Most animal pests are classified as pests due to their destructive nature and resistance to typical control methods. Certain animals will even have state or local laws protecting them, significantly narrowing the control options available for a homeowner or business owner. Because they are animals and not insects, these pests also tend to have a higher evasion rate; sometimes they can squirm out of traps or survive after ingesting a bit of poison. One of these evasive creatures is the groundhog, also known as a land-beaver or woodchuck. They also belong to the marmot family, which includes yellow-bellied and hoary marmots. Unlike their marmot brothers, groundhogs are more indigenous to low-elevation areas. The vast forest clearing happening in recent years is only adding to their favor, giving these pests more places to inhabit.
Contrary to popular belief, groundhogs are actually related to the squirrel, not the mouse or rat. Consequently, they also happen to be the largest members of this family, growing up to 30 inches and weighing about 4 to 9 pounds. Although their limbs are short, groundhogs’ limbs are strong and highly effective at digging. Therefore, one of the biggest problems they cause is numerous burrows and holes. For a gardener in particular, this troublesome hobby can destroy multiple crop beds and soil in general, making it impossible to replant anything near the entrance of the groundhog holes. In addition, groundhogs are also mostly herbivorous and mainly eat vegetation. As a result, they pose double the trouble to gardeners because they destroy soil and consume plants. Groundhogs will also consume other insects that are harmful to plants, but they favor plants and therefore wreak havoc more than they help out.
Because they are members of the squirrel family, groundhogs also hibernate for the winter. They will create an entirely separate burrow just for hibernation and remain there from about October to March or April (sometimes less, depending on the region). When one may attempt to chase out or attack a groundhog, it may simply swim away or dash up a tree. One reason why they are particularly annoying to eliminate is their “alarm” system; there will always be at least one groundhog on guard duty while the others are eating and, if it detects danger, it will make a whistling sound to warn the others.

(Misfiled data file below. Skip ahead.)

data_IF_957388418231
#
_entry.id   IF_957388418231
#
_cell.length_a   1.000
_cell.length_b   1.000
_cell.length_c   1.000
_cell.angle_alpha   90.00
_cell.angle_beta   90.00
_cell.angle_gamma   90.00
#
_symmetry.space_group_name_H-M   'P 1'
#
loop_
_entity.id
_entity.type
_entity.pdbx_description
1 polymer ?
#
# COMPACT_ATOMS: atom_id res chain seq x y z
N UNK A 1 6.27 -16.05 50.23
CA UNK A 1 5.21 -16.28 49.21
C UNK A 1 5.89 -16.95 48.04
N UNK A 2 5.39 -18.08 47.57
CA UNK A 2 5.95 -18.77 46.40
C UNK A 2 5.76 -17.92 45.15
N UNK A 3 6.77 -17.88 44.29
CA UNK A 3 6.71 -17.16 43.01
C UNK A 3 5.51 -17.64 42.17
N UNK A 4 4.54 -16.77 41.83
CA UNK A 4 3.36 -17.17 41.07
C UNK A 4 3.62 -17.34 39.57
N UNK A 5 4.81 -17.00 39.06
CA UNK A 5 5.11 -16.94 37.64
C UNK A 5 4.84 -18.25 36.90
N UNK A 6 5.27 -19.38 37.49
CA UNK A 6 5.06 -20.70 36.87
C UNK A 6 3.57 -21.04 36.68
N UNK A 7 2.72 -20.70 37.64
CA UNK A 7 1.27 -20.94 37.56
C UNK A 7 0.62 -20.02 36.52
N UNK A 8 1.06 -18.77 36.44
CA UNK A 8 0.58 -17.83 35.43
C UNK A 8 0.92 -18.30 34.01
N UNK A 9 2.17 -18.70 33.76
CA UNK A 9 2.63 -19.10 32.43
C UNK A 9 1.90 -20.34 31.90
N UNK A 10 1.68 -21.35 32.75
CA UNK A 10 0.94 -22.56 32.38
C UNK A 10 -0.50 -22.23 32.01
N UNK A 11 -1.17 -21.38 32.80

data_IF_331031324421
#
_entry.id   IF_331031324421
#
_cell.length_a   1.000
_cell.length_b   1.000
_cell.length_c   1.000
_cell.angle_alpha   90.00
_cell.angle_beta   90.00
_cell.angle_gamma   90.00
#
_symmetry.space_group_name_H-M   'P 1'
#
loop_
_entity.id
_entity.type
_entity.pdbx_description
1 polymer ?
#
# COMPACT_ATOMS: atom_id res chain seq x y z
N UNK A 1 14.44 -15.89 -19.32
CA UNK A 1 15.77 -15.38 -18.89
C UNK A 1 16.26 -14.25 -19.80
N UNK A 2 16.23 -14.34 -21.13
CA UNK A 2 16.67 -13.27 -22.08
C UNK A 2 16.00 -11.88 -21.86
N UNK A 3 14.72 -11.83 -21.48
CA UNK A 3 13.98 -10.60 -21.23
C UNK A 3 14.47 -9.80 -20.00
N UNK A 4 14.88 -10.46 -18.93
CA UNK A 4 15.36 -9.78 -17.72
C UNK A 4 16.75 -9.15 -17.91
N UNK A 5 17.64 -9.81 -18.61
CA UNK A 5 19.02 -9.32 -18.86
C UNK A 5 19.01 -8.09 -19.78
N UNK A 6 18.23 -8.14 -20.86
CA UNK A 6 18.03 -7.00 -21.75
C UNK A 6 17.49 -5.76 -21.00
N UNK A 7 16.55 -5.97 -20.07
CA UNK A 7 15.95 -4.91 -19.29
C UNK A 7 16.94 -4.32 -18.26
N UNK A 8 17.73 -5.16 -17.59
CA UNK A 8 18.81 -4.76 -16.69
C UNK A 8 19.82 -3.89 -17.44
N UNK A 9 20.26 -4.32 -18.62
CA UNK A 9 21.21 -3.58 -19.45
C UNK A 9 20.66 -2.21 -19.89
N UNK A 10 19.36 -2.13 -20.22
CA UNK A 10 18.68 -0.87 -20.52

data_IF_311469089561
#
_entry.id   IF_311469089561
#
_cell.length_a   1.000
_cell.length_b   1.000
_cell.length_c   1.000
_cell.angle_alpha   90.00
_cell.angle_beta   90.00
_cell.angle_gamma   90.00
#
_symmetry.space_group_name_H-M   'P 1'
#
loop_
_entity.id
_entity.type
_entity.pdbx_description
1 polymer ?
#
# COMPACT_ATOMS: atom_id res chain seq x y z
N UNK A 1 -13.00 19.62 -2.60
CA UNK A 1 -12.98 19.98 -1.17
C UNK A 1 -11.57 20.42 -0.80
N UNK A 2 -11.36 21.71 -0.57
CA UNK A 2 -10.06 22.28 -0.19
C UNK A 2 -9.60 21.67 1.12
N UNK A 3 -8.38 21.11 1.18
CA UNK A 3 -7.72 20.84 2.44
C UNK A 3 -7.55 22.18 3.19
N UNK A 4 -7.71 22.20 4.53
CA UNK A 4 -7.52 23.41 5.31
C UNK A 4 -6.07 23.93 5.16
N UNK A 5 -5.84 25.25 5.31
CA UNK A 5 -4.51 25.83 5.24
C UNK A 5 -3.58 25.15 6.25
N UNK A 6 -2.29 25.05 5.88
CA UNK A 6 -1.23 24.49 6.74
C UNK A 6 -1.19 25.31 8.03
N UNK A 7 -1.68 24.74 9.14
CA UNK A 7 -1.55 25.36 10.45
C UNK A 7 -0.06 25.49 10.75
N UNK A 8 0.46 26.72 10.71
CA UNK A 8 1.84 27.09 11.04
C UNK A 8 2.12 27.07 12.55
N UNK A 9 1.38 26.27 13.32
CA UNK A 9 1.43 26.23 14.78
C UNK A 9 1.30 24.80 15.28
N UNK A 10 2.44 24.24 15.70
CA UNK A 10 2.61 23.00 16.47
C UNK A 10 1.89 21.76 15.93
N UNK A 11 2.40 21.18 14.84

Thankfully, Pest Mall conducted its research and is aware of all the difficulties accompanying groundhog control. Therefore, we provide a series of high-quality products that should effectively eliminate these unwanted guests from your yard or garden. If groundhogs have not yet invaded the yard or garden, one can apply a repellent around the perimeter of the designated area to prevent any of these pests from entering in the first place. In addition, copper mesh can be stuffed into vents and other narrow places to halt the creatures in their paths. On the other hand, if groundhogs have already penetrated into one’s property, there are several different control methods available. If one wishes to utilize a more humane method, Pest Mall offers live animal traps that can be set up with bait and concealed in areas with high groundhog traffic. Glue traps will also immobilize the pests, though there is a chance that they could die of starvation or dehydration on the traps. A popular control tool appears to be gas bombs which can be placed directly into groundhog burrows to suffocate and kill them. These bombs, called Giant Destroyers, can be deposited into burrow entrances then covered with dirt for a discreet killing effect. Whichever method a homeowner may choose, if used correctly and in a sufficient amount, destructive groundhogs should no longer be a problem.
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